Charlie Brown

I adjusted my mask, wiping a bead of condensation off my upper lip with my tongue before settling it back in place. I felt my eyelashes flutter against the mask’s eye slits and began to count my blinks to pass the time.

“Oh look, it’s Charlie Brown,” Becky giggled. “Who’s in there? Is that you Josh? Mike?”

“It’s Sara,” came my muffled reply.

“Sara? I never would have guessed that! Why are you dressed as Charlie Brown? You should be a princess like the rest of us!” Becky squealed. I saw a flutter of glittery blue material as she twirled in front of me and felt a soft bop on my head before her twinkling wand broke into my line of vision.

I scratched the seams inside my shirt. The material felt rough, hot, and suddenly uncool.

“I hate Halloween,” I mumbled as I turned away and made my way to the back of the alphabetical line. Soon we would parade through the school to show off our costumes.

I shuffled shyly between Mark and Stacy through classroom after classroom listening to kids and teachers comment on various costumes. None of them were mine.

“I’m never dressing up again,” I whispered.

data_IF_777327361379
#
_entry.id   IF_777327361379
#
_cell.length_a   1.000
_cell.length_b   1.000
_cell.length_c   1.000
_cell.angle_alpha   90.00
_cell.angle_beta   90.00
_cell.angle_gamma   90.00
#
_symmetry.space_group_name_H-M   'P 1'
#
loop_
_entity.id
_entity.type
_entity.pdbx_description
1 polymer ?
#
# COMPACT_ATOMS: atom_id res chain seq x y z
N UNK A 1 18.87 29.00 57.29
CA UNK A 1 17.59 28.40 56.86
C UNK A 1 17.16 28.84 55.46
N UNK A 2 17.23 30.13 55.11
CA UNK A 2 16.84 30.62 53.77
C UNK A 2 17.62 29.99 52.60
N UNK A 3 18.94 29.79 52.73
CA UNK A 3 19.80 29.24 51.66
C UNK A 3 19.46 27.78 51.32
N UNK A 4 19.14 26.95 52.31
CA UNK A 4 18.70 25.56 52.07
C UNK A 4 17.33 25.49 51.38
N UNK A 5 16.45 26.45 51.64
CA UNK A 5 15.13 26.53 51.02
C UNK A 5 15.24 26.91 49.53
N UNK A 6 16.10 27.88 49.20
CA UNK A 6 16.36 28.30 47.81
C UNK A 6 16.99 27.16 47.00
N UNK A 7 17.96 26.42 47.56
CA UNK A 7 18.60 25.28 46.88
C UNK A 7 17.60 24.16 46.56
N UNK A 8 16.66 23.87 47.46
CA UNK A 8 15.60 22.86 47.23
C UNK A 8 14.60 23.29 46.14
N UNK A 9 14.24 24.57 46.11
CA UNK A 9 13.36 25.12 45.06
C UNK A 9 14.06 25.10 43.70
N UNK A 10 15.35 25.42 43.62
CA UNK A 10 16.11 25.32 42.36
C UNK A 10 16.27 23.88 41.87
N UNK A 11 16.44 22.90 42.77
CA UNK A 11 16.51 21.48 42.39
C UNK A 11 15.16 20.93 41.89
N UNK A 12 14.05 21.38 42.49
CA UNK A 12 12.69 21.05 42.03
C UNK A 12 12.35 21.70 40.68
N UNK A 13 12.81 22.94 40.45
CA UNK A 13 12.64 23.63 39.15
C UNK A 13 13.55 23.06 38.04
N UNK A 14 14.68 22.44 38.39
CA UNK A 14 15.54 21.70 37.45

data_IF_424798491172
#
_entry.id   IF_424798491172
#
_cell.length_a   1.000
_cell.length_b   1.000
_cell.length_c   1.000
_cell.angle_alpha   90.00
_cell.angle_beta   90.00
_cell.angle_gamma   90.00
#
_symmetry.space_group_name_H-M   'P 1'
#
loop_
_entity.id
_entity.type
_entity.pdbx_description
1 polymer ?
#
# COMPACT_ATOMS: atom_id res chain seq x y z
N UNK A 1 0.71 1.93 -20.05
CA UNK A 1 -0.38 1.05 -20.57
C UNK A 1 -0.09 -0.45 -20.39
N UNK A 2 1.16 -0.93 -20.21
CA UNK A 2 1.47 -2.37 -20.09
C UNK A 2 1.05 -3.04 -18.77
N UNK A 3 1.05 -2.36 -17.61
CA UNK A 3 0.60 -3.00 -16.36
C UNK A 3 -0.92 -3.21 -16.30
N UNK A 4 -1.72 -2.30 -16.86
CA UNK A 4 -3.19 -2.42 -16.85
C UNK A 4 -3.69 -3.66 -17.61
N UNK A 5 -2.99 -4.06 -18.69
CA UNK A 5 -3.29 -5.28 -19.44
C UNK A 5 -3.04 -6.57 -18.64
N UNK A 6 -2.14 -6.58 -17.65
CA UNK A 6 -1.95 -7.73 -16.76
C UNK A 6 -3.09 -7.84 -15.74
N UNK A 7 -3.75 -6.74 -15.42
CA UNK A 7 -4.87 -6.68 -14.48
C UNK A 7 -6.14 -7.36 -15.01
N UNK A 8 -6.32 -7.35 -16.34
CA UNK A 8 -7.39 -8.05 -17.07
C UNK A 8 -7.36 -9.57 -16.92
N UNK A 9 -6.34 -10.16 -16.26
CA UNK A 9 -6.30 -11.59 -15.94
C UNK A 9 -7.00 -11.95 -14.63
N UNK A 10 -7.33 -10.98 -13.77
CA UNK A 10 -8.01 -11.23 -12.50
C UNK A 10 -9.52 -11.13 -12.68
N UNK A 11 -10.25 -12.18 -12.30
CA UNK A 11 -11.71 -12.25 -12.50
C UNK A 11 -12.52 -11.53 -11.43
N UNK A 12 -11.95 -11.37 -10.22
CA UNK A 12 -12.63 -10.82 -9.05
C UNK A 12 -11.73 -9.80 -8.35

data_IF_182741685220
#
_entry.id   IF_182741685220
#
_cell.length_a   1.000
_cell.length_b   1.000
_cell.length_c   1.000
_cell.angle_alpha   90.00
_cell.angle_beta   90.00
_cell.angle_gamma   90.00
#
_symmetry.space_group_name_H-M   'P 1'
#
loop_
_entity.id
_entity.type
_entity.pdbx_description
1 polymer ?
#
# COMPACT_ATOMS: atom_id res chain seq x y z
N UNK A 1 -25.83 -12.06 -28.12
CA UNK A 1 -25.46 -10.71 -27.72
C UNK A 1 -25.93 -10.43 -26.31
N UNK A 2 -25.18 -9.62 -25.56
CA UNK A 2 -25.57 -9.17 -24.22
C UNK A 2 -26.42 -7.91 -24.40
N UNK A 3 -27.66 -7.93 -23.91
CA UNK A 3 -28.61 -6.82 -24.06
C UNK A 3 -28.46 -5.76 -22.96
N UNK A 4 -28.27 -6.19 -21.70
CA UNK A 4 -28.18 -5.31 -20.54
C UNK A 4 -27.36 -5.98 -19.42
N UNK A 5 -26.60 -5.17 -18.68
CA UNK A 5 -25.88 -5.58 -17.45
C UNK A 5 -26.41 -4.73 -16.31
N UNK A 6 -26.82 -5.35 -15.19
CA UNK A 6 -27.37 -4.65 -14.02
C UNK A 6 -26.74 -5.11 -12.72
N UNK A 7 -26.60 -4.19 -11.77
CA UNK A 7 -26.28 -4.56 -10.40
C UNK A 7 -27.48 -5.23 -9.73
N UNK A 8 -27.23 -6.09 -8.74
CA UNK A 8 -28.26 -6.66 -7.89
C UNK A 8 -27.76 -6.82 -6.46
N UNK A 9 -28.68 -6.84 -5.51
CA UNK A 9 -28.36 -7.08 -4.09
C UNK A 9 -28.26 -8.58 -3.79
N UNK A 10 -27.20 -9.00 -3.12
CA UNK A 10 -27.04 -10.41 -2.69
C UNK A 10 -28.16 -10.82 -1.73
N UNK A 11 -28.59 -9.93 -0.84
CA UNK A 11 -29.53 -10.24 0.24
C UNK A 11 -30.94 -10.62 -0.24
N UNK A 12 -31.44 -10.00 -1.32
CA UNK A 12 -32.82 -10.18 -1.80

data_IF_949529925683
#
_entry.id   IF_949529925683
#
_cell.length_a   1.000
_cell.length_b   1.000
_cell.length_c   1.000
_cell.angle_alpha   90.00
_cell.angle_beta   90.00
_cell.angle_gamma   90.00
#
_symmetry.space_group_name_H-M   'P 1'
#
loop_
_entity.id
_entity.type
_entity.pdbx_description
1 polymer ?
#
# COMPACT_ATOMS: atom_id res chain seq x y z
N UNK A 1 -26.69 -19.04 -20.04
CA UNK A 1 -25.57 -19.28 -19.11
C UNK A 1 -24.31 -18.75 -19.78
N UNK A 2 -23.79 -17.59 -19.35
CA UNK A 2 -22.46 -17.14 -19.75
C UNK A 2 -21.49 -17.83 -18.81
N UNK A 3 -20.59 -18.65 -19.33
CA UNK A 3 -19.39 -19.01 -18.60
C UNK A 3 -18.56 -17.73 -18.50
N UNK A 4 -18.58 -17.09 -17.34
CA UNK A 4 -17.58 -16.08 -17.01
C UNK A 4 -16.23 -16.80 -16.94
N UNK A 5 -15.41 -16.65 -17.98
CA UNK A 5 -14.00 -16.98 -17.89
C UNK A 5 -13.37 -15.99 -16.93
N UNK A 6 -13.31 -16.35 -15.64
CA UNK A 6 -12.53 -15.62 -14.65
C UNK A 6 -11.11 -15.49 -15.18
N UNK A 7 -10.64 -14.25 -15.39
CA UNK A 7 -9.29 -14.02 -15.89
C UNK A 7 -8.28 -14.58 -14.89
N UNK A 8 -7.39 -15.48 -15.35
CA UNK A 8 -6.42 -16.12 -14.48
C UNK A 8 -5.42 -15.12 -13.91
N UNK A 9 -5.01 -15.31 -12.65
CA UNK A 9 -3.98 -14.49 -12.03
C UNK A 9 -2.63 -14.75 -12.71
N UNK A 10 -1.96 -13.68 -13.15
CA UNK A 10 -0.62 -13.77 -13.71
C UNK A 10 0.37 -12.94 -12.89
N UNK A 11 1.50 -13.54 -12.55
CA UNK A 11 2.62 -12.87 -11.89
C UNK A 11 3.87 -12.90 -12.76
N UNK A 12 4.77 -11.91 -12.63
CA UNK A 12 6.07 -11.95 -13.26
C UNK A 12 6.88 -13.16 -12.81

And I didn’t.

Until recently.

“We should get family photos,” my husband said one night, “to show our new blended family.”

I pictured the standard Montana family photo with a denim-clad family standing in a field using the mountains as a backdrop and wrinkled my nose.

“I don’t know babe,” I replied, “I’m game if we do something unique and different; everyone does the same thing here.”

“I’m up for whatever fun thing you come up with,” came his reply. “You will think of something. I know it.” I watched him fire off a quick email to a photographer friend before he settled in and fell asleep.

I lay awake in the light of Pinterest’s glow, scrolling with indecision and the pressure to find the right idea.

“What if you wore costumes?” came an errant thought hours later.

“I hate costumes.” I answered myself.

“Maybe it’s time to stop letting an old memory keep your fearful. Be brave.” the niggling thought pushed back.

“I suppose,” I admitted.

A few weeks later we stood in a graffiti-covered parking garage, steampunk costumes on, laughing together. From my top hat, to my gear accessories, to my fake leather pants and cane, I was completely out of my element.

“This is fun,” my stepson said, adjusting his mask.

“Yeah, good idea Sara,” my stepdaughter seconded. I smiled at them.

“Now, just pop your hip out Sara. Own it. Add a little flare, get into character,” called the photographer, bringing me back to the task at hand.

Her lights flashed, highlighting the word ‘thug’ scrawled in pink spray paint on the wall near me. I focused my gaze back at the camera.

“What the heck,” I said leaning on my cane and popping my hip to the side. “I’ll do it for you guys…and Charlie Brown.”

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